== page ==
SSP Associates, based in Saginaw, has been responsible for several prominent Great Lakes Bay Region projects, including Saginaw Riverfront Development which includes the Michigan Cardiovascular Institute, Garber Management Group, St. Mary's of Michigan and a variety of other office space. They were also responsible for the Horizons Conference Center in Saginaw and the Dow BPSC Building in Midland. SSP also helped revitalize the Temple Theatre building, which is now a wholly owned by the not-for-profit Temple Theatre Foundation.

"Over the next five to ten years, Uptown at RiversEdge will enhance riverfront activity in Bay City, which will continue to bring statewide attention to the Great Lakes Bay Region," said Dr. Samuel Shaheen, president of SSP Associates. "This will be a development the entire community can take pride in."

The Uptown at RiversEdge properties were once the home of longtime Bay City companies, including the Robert Gage Coal Company and Industrial Brownhoist. Both companies shuttered operations in the 1980s and the prime riverfront industrial property has sat largely underutilized ever since. In 2002, the city of Bay City acquired the property and began a ten-year process of environmental cleanup and marketing the land for development.

The developer has proposed acquiring and developing the Uptown at RiversEdge property for a total of $3.3 million. This development cost includes the purchase the Uptown at River's Edge property for $642,000 and the northern parcel for $170,000. The sales are contingent upon approval by the City of Bay City Commission.

SSP will also pay RiversEdge Development Company, headed by Art Dore and Paul Rowley, which has an option to purchase the property, an option termination fee of $2.5 million.

All proceeds received by the city and the RiversEdge Development Company will be used toward public infrastructure investments on the site. Planned investments to be made by the city include:

  • The construction and maintenance of a public river walk that will eventually connect the development to the riverfront park in front of Breaker Cove to the south and Wenonah Park to the north.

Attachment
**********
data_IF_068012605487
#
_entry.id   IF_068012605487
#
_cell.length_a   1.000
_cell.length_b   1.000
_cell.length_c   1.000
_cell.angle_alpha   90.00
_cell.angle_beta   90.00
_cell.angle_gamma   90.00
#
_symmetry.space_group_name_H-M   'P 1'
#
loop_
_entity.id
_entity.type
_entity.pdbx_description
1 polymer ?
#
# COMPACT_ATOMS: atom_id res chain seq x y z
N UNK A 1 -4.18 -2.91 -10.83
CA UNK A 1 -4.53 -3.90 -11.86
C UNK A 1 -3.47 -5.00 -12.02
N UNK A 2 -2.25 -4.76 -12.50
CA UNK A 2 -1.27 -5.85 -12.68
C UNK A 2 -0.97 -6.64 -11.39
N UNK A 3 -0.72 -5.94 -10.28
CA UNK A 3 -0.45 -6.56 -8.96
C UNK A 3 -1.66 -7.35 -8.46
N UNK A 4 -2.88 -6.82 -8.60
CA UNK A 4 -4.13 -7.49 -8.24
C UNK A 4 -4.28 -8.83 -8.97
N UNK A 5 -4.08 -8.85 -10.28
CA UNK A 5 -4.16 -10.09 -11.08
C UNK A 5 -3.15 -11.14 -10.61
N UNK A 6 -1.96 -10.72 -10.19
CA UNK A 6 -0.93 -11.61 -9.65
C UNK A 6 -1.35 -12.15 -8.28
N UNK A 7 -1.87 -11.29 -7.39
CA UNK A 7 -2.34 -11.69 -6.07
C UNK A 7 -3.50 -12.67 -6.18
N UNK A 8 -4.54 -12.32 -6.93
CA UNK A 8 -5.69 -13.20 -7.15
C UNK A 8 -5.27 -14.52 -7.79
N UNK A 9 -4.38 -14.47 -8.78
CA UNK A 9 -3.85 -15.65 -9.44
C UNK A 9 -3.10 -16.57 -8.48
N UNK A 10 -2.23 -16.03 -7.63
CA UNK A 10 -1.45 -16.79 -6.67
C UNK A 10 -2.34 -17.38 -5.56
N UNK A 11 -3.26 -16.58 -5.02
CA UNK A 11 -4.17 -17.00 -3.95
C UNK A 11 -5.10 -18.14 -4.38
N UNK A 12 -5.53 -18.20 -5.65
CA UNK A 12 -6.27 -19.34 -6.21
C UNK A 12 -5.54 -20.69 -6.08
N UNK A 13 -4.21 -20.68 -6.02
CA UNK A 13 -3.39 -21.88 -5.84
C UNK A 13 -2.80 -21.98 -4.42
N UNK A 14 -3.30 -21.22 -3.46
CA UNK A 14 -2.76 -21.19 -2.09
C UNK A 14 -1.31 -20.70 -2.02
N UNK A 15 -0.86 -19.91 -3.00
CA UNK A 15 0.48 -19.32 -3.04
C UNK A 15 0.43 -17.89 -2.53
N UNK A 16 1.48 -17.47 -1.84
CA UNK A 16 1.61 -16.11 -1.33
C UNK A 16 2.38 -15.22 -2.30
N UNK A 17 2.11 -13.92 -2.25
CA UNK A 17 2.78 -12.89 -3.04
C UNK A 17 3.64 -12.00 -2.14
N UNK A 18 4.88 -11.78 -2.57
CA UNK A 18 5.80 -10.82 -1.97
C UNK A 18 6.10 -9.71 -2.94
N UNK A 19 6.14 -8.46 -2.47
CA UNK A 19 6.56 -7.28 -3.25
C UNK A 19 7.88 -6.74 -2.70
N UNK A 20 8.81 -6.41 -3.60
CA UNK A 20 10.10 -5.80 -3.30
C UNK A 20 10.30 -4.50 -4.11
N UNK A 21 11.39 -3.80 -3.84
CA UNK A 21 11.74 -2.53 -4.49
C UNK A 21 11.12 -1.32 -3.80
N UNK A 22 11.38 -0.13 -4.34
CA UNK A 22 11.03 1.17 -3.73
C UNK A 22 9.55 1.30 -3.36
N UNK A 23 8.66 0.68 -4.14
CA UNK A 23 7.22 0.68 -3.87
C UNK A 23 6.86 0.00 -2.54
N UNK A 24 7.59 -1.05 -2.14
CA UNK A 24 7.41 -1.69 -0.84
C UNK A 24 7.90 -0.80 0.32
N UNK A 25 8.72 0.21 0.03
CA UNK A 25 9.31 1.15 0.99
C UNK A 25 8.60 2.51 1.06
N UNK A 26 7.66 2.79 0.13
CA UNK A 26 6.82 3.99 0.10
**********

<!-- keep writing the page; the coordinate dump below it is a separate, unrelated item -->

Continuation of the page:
• The relocation of Consumers Energy-owned electric transmission lines and towers currently located on the property. The cost estimated for this project is $3.48 million, for which the city has already reserved $2.1 million.

  • The construction of a decorative wall around the new Bay City Electric substation located on the property, which is estimated at $300,000.

    "This project represents intergovernmental cooperation and public-private partnerships at their finest," said Bay City Manager Robert Belleman. "Everyone from local business leaders to the EPA and Michigan DEQ and Attorney General's office, to the MEDC, local legislators and even the Governor's office has had a role to play in making this project happen. We've still got a long way to go, but everyone involved is eager to see Uptown at RiversEdge come to fruition."

    In addition to city commission approval of the development agreement and sale of the property, the project is contingent upon granting of a Michigan Business Tax Credit by the Michigan Economic Development Corporation, as well as a Brownfield grant and loan by the Michigan Department of Environmental Quality.

    ###

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    Dave Rogers

    Dave Rogers is a former editorial writer for the Bay City Times and a widely read,
    respected journalist/writer in and around Bay City.
    (Contact Dave Via Email at carraroe@aol.com)